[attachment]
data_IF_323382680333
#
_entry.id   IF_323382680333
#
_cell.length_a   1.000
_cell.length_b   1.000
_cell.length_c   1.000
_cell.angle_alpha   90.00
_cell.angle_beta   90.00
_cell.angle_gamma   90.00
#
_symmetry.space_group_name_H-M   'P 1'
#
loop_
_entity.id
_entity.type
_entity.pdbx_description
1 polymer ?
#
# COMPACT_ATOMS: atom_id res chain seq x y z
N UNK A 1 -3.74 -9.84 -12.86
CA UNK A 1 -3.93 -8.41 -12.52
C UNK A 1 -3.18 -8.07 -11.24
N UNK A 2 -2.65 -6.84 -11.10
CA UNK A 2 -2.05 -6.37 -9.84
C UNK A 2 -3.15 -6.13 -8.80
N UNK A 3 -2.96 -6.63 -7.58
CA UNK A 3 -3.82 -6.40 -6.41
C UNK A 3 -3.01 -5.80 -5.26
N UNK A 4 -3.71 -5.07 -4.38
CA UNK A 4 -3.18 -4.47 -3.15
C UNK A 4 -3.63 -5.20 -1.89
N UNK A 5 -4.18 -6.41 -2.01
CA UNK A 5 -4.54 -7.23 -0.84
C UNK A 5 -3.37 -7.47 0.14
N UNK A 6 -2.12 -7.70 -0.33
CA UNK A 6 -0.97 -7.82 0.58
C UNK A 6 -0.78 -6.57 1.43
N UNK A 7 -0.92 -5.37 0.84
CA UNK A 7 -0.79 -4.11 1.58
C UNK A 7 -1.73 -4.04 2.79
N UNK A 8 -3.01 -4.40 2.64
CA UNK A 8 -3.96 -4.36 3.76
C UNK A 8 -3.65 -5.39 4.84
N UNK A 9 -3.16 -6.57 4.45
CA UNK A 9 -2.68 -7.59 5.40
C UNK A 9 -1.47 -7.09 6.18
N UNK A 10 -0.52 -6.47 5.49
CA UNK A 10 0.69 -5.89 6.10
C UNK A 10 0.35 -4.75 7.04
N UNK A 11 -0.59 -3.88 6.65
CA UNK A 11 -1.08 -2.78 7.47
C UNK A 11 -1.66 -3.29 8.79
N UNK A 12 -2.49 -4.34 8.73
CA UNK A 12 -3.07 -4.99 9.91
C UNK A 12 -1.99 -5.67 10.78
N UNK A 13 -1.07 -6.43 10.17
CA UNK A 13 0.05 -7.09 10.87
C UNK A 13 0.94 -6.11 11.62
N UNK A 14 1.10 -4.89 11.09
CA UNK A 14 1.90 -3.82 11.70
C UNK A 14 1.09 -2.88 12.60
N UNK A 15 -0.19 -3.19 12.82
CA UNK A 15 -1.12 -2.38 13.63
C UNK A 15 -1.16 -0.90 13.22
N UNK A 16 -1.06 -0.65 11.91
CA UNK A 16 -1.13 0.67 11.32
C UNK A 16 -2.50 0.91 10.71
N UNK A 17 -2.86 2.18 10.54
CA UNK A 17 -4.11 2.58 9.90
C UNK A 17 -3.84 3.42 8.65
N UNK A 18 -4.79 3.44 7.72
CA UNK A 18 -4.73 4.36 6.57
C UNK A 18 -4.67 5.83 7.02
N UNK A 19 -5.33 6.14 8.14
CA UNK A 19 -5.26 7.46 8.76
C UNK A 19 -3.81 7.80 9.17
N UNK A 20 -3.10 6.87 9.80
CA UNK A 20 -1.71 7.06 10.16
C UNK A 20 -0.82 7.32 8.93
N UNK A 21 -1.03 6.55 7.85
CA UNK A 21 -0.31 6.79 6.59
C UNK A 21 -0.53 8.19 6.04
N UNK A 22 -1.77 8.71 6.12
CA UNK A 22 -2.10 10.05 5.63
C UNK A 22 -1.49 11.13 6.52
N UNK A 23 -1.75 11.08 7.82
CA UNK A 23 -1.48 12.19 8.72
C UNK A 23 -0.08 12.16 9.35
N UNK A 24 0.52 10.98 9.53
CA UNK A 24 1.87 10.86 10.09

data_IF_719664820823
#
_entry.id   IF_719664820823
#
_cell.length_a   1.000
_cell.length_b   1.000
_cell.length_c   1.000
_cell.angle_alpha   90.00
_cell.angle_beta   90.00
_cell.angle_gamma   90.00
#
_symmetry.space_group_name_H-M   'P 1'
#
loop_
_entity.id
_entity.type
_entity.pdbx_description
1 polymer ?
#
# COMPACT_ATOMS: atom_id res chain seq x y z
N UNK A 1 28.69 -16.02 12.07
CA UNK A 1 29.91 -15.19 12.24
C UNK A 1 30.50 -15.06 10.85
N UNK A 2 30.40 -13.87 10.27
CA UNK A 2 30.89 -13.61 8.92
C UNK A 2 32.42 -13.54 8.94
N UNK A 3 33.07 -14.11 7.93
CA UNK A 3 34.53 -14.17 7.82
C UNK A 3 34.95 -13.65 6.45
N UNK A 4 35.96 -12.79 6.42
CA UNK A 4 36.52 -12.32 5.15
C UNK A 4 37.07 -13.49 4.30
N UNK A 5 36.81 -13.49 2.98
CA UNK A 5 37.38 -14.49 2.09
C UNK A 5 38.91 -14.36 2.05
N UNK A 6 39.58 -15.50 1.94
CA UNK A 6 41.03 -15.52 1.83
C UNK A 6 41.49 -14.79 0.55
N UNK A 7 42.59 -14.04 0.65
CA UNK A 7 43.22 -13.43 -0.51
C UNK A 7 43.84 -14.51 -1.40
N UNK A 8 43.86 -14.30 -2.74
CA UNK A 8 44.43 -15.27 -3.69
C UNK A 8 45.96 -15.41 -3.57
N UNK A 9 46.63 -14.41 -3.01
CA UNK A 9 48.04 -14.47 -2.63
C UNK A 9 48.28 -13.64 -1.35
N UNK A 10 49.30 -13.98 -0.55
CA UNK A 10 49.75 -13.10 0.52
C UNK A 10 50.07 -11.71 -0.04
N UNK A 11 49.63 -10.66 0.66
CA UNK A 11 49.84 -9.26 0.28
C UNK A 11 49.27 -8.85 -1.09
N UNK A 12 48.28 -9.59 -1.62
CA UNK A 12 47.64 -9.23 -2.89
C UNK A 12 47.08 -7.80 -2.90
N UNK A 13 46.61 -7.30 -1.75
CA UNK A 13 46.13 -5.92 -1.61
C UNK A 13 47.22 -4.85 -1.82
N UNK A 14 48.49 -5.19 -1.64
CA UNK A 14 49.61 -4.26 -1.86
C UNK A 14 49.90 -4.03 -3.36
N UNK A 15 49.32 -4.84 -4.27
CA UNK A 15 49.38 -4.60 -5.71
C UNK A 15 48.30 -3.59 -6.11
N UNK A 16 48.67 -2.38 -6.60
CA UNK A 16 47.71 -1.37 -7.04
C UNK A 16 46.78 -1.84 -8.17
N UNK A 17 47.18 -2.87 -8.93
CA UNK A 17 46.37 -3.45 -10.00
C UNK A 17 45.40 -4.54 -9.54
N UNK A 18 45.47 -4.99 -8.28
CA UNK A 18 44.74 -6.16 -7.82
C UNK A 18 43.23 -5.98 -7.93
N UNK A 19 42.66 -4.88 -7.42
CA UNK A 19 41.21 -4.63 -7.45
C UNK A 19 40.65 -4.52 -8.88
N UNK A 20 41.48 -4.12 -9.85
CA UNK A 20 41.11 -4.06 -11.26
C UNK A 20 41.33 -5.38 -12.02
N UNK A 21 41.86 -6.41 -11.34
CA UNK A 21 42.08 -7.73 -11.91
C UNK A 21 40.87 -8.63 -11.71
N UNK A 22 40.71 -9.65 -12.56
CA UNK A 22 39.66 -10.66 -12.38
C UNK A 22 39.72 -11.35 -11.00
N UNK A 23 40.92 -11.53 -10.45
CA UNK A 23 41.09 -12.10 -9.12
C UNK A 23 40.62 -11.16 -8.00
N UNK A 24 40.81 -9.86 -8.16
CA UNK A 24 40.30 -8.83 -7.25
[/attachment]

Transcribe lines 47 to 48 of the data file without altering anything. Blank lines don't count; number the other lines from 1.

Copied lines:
C UNK A 9 -1.47 -7.09 6.18
N UNK A 10 -0.52 -6.47 5.49